The four research public-private partnerships launched in the framework of Horizon 2020 - Sustainable Process Industry, Green Vehicles, Factories of the Future and Energy-efficient Buildings - will be the main features during the European Commission Information Day on Tuesday 21 October 2014. The aim of the event is to give the research community an overview of ongoing activities in the PPPs under Horizon 2020, and to support the preparation of proposals for the upcoming 2015 calls.

To register for the event use the registration form on the European Commission website. But hurry as places are being allocated on a first-come first-served basis and all participants will need to register. Don’t expect to turn up on the day and get in!

SPIRE session and brokerage
A specific session dedicated to the SPIRE PPP will take place during the afternoon of 21 October in the Charlemagne building from 13.30 to 15.30 and will be followed by a brokerage and networking event from 15.30 to 17.30 during which interested stakeholders will have the opportunity to present their project ideas for the 2015 SPIRE calls and meet potential partners. The full Info-Day programme can be accessed here.

If you are interested in presenting a project idea during the brokerage session, contact Valeria Lautizi in the SPIRE secretariat with your name, the name of your company or organisation, the title of your project and the reference of the Horizon call topic addressed.

You can find more information on the 2015 calls for SPIRE under Horizon 2020 here.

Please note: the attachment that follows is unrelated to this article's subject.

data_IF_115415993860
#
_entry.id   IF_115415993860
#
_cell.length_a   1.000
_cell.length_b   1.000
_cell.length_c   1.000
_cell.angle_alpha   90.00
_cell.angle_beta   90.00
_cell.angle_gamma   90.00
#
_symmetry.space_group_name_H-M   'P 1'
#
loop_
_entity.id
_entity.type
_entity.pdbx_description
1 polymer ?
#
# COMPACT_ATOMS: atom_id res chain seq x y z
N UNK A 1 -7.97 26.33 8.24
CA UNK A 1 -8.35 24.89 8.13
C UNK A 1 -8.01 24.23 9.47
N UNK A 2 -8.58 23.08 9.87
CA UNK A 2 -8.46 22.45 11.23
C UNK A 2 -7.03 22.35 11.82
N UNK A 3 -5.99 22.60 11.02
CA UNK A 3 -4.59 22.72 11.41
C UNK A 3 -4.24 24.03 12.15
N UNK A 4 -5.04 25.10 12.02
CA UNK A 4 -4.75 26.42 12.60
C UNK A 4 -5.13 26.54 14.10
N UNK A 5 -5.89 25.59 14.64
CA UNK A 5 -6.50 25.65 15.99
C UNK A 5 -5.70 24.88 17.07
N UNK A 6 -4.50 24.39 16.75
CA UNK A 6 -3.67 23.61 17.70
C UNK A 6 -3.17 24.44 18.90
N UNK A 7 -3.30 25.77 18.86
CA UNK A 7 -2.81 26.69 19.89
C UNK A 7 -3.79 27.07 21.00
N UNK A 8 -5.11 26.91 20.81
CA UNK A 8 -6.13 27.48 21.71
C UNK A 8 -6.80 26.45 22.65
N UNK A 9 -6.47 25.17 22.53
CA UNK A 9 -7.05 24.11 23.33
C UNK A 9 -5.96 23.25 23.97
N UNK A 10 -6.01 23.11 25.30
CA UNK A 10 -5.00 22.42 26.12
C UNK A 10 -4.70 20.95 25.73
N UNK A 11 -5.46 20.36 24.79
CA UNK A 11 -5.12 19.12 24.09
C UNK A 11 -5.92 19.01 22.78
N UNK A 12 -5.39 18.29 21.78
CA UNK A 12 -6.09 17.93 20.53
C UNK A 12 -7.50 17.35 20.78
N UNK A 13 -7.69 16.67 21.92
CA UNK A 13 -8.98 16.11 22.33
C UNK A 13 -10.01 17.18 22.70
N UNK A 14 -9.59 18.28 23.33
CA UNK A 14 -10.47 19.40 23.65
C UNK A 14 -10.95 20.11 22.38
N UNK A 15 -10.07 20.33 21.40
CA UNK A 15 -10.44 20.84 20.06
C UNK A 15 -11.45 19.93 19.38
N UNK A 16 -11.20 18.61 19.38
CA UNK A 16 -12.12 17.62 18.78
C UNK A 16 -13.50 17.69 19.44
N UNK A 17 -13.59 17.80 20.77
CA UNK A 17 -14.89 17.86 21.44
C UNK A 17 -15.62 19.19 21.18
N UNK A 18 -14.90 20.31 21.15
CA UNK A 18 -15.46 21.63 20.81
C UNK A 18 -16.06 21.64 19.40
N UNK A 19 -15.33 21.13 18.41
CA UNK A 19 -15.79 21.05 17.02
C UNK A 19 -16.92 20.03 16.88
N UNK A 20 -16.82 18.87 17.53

To be sure of a place you must contact Valeria by the end of business on Monday, October 13. If successful in gaining a place to present you will be provided with a SPIRE Powerpoint template to organise your presentation on the day. See you there!

Should you need any further information, please do not hesitate to contact the SPIRE secretariat.





Wednesday, 24 September 2014

BIO-TIC Workshops: Building blocks, Biofuels and Bioplastics

Three Bio-Business workshops are being organised by SusChem’s FP7 BIO-TIC project during Q4 2014. The workshops will help shape BIO-TIC’s strategic agenda to boost the uptake of industrial biotechnology (IB) in Europe. The workshops cover three major IB product segments that promise significant potential for Europe’s industry and society: Chemical Building Blocks, Biofuels and Bioplastics.

Building blocks
The first workshop takes place on 1 October in Reims, France as part of the major IB event: the European Forum for Industrial Biotechnology and the Biobased Economy (EFIB 2014). Its title is: "Chemical Building Blocks – What do we need to do to build sustainable foundations for the bio-based chemical industry in Europe?

“The objective of this workshop is to collect input from stakeholders interested in chemical building blocks, discuss the main hurdles that impact the use of IB in this market segment and develop concrete actions to mitigate these hurdles,” says Pierre Barthélemy, Innovation Manager at Cefic. “The information collected during this and the other workshops will be included in the final version of the BIO-TIC roadmap that will be published in mid-2015.”